Too many Ki­wis left be­hind

Nelson Mail - - COMMENT&OPINION -

it is just one dis­turb­ing symp­tom of a chronic, mas­sive, long-term fail­ure of the mar­ket, suc­ces­sive govern­ments and their agen­cies to ad­dress a grow­ing im­bal­ance.

Call it the widen­ing gulf be­tween the haves and the havenots, or maybe the grow­ing in­equal­ity in wealth and in­come. What­ever you call it, this won’t be solved – al­le­vi­ated pos­si­bly, but cer­tainly not solved – by a pro­gramme to build more houses. It won’t be solved in one par­lia­men­tary cy­cle.

The num­bers are dis­turb­ing, but sadly, for the most part, not sur­pris­ing: They high­light that there is a short­age. We knew that. It is sig­nif­i­cant. Again, this is some­thing a num­ber of agen­cies and com­men­ta­tors – in­clud­ing au­thors of this re­port – have been telling us for quite a while.

What is pos­si­bly more in­ter­est­ing and trou­bling is the num­ber of Ki­wis for whom the dream of home own­er­ship has been down­sized to the costly, dreary re­al­ity of rent­ing. And what a cost they are bear­ing.

Over the past decade close to three-quar­ters of ‘‘new house­holds formed’’ have been in a rental home.

New Hous­ing Min­is­ter Phil Twyford can tut-tut all he wants and point to the pre­vi­ous gov­ern­ment in search of blame, but this has been a trend decades in the mak­ing, in­volv­ing politi­cians of all hues.

In 1986, 26 per cent of chil­dren un­der the age of 15 lived in a rented home; over the past 30 years that has risen to 43 per cent and shows no sign of stop­ping. In 1991, 59 per cent of Maori were owne­roc­cu­piers; in 2013 it was just 23 per cent.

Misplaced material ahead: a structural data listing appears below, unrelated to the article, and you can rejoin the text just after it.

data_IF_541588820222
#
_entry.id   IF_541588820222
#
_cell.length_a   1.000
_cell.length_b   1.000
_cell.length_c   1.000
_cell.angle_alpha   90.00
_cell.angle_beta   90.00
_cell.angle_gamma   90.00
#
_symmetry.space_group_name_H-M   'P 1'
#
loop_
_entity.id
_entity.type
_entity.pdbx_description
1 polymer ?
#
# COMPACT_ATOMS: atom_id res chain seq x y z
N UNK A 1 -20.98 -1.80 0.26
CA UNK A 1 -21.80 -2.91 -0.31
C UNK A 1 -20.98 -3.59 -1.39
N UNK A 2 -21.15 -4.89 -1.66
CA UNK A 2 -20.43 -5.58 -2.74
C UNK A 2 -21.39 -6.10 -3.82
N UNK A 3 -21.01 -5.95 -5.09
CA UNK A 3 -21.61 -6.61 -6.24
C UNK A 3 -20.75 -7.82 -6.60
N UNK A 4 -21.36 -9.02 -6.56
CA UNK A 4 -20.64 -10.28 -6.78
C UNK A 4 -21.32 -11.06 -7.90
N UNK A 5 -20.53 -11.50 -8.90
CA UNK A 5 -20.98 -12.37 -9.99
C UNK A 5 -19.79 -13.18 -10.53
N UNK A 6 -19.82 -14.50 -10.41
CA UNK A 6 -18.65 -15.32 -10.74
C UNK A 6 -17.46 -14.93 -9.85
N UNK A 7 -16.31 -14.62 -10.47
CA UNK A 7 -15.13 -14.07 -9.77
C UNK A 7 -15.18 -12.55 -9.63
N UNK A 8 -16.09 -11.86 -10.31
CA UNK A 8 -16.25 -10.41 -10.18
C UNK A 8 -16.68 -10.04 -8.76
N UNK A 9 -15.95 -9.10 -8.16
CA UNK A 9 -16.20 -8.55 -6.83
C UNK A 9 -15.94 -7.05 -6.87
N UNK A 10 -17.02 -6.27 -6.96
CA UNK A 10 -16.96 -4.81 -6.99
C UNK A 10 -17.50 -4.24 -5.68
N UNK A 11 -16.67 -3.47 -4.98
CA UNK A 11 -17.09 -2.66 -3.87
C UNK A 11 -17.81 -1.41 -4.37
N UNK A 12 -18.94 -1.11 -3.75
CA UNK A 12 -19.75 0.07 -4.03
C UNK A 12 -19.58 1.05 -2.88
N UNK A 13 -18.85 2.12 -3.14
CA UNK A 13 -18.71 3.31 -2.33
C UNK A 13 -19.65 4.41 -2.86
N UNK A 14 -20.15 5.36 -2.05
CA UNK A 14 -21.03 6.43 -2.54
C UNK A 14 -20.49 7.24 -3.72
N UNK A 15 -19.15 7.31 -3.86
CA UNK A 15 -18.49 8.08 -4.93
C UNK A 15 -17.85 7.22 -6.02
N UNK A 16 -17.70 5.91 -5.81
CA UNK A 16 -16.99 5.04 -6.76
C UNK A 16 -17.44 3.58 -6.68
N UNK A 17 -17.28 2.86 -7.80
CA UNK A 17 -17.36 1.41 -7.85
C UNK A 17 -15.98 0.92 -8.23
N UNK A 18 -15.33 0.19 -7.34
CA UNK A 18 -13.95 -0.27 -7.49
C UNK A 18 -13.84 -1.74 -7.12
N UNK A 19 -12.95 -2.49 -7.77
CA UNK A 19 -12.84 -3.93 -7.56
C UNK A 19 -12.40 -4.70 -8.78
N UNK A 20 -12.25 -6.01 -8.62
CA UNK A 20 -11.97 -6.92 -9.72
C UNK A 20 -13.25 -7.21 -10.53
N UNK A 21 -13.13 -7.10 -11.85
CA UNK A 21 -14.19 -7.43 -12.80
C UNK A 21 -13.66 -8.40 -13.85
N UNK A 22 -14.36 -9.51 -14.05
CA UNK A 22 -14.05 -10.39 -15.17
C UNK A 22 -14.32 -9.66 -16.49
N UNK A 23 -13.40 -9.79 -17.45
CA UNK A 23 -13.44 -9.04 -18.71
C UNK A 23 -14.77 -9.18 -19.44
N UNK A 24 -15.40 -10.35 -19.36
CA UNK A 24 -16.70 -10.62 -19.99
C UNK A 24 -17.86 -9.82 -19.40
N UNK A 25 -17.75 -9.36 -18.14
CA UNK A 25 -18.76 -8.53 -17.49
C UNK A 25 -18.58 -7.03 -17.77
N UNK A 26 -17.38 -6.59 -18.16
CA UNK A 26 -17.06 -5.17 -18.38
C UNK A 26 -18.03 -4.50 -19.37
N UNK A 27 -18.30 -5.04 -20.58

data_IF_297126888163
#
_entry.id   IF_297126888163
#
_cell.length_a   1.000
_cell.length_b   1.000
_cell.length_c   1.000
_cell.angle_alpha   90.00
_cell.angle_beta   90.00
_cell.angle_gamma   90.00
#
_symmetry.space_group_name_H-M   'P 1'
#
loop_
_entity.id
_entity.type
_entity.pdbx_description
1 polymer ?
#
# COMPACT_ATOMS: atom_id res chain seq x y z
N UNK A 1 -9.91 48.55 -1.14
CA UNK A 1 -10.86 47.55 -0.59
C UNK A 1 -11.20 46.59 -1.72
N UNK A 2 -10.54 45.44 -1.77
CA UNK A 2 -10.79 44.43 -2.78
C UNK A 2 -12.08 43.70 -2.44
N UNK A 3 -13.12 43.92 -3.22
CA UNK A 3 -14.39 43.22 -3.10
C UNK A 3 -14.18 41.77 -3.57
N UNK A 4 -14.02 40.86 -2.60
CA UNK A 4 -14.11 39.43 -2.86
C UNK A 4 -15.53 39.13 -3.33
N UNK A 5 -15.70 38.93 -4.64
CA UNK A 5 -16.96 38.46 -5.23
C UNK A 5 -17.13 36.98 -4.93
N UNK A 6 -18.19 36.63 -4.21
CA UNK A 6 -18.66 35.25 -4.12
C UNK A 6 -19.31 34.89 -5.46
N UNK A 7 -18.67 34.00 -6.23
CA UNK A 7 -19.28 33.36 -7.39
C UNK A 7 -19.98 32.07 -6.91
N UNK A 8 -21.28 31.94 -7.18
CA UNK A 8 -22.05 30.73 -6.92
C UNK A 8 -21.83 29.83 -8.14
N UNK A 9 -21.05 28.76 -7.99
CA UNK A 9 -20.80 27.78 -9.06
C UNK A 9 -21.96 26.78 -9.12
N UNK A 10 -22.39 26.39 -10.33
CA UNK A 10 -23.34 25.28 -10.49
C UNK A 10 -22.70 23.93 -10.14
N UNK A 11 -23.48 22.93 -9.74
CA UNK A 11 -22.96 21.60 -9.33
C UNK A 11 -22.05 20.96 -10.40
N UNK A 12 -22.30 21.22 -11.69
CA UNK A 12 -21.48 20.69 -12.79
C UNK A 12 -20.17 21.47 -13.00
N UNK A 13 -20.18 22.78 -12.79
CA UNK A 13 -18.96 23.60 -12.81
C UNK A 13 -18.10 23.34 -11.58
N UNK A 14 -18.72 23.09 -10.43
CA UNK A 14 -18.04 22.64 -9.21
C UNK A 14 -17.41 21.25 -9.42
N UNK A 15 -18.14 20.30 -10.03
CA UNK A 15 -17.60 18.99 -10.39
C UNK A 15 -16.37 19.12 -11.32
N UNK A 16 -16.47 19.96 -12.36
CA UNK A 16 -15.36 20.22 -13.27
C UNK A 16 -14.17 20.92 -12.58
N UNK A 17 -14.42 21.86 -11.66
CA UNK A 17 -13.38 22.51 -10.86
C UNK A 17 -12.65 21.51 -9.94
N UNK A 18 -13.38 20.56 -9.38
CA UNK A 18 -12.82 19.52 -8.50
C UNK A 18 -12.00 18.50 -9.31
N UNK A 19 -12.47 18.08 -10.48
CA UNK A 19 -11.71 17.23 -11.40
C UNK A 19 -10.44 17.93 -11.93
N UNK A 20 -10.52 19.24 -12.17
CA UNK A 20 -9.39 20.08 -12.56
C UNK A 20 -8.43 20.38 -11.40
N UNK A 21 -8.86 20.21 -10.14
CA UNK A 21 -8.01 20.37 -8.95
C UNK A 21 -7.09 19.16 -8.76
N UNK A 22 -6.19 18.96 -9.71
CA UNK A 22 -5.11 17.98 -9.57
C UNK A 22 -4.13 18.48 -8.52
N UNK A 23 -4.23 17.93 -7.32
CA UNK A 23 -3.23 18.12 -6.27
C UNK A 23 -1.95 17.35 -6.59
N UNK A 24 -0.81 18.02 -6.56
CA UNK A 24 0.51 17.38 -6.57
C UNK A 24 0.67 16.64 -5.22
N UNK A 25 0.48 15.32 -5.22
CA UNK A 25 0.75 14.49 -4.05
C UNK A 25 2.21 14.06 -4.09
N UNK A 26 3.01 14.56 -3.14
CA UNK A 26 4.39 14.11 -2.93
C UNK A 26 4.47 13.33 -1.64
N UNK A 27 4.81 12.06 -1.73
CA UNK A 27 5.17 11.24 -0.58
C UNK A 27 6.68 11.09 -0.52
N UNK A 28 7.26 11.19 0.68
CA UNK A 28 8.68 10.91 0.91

The body blows don’t stop there for renters. Shut out of the prop­erty mar­ket by sky­rock­et­ing hous­ing prices, those rent­ing are of­ten dealt an­other fi­nan­cial hard­ship by their land­lord: of house­holds pay­ing more than 40 per cent of their in­come in hous­ing, about 65 per cent are ten­ants. And to top things off, those rent rises have far out­stripped wage in­creases.

Other sta­tis­tics are against them: rental prop­er­ties are more likely to be ‘‘poorly main­tained’’ than owner-oc­cu­pied prop­er­ties, and those liv­ing in the for­mer are more likely to be ad­mit­ted to hos­pi­tal and die young.

The stock­take paints a sorry pic­ture of a grow­ing Kiwi sub­class: a large body of peo­ple left be­hind by the eco­nomic re­forms of the past 30 years and the harsh re­al­ity of an un­af­ford­able present and fu­ture. Their best hope is not home own­er­ship but a safe, warm, rea­son­ably priced rental that al­lows them to keep their fam­ily fed, safe and healthy.

For so many that re­mains a for­lorn hope. A pipe-dream.

That is not a cri­sis, it’s a tragedy.

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